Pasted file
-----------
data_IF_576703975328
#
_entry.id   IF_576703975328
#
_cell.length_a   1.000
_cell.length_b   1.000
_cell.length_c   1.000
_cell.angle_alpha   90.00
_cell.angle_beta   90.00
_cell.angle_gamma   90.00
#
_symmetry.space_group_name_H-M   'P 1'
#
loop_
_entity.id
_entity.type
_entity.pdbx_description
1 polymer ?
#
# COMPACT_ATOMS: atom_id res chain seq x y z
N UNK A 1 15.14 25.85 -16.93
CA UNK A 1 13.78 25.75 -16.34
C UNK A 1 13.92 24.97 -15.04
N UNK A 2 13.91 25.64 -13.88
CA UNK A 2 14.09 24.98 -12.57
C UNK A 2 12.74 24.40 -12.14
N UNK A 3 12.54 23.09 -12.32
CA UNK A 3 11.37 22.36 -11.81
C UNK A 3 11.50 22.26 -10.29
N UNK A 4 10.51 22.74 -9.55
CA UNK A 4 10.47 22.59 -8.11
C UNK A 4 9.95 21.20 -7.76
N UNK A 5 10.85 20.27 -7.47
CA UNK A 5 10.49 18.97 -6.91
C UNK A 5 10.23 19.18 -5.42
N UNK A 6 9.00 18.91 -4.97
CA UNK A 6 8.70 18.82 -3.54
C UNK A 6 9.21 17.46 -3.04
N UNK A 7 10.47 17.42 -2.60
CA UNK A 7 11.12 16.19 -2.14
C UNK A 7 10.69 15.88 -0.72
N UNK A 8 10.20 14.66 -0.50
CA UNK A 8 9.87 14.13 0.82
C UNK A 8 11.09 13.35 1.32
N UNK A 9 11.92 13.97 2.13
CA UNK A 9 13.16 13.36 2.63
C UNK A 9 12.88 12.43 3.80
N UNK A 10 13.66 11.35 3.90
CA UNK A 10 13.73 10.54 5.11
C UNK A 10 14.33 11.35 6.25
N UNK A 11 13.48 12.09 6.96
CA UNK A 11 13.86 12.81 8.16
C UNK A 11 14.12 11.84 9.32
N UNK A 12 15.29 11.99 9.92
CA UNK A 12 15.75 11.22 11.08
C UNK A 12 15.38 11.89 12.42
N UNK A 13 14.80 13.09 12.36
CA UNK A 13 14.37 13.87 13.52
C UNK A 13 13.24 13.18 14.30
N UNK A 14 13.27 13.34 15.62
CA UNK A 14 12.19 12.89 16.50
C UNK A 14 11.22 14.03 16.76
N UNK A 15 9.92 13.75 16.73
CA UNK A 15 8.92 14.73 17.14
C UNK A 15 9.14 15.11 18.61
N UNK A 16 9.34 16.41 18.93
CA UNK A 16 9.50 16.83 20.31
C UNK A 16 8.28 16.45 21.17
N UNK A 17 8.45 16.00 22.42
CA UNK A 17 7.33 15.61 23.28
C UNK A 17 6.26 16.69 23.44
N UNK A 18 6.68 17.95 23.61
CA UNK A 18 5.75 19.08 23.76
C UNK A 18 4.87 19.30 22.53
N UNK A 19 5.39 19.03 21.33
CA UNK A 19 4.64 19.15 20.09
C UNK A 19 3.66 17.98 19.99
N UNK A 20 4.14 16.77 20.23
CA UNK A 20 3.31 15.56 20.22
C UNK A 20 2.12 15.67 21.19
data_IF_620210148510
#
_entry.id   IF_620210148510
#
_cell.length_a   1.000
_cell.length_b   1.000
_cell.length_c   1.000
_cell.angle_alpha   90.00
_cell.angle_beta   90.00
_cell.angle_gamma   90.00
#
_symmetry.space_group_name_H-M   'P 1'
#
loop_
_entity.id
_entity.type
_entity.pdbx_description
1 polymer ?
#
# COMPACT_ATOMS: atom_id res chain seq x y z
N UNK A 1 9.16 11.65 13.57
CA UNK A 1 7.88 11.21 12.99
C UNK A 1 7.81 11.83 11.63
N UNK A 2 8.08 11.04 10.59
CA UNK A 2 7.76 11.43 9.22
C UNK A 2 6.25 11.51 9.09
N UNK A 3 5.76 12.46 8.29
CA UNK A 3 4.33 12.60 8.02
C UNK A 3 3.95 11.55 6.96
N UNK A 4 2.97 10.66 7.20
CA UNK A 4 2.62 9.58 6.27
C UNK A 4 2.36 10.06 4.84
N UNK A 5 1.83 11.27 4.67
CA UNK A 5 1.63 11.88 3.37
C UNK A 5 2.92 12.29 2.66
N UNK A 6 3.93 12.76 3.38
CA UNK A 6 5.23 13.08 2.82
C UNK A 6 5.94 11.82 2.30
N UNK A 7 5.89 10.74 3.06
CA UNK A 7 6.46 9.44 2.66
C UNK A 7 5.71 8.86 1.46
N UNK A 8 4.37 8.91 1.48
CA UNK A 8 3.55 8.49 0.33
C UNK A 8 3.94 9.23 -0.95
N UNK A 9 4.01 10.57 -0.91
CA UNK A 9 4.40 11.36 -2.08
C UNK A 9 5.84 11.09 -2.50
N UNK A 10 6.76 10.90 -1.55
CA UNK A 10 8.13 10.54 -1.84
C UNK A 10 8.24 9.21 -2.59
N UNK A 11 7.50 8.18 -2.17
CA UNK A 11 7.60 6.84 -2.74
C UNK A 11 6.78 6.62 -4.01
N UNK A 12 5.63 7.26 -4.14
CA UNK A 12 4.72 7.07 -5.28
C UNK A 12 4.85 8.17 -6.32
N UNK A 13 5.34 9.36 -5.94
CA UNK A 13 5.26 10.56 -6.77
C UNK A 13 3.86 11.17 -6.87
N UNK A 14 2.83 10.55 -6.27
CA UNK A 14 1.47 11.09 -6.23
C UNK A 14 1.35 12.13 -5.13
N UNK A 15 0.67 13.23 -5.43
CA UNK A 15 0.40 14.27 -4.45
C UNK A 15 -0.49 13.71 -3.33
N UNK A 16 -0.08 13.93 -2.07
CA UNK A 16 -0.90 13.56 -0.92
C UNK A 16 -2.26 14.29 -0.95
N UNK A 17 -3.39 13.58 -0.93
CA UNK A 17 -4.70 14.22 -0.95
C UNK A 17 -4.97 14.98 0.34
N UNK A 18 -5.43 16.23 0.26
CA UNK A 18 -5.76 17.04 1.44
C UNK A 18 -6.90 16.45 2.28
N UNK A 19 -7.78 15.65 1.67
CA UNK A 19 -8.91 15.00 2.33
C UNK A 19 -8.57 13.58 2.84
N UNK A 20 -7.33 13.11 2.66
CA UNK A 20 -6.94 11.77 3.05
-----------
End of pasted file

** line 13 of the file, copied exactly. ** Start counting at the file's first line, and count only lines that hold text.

#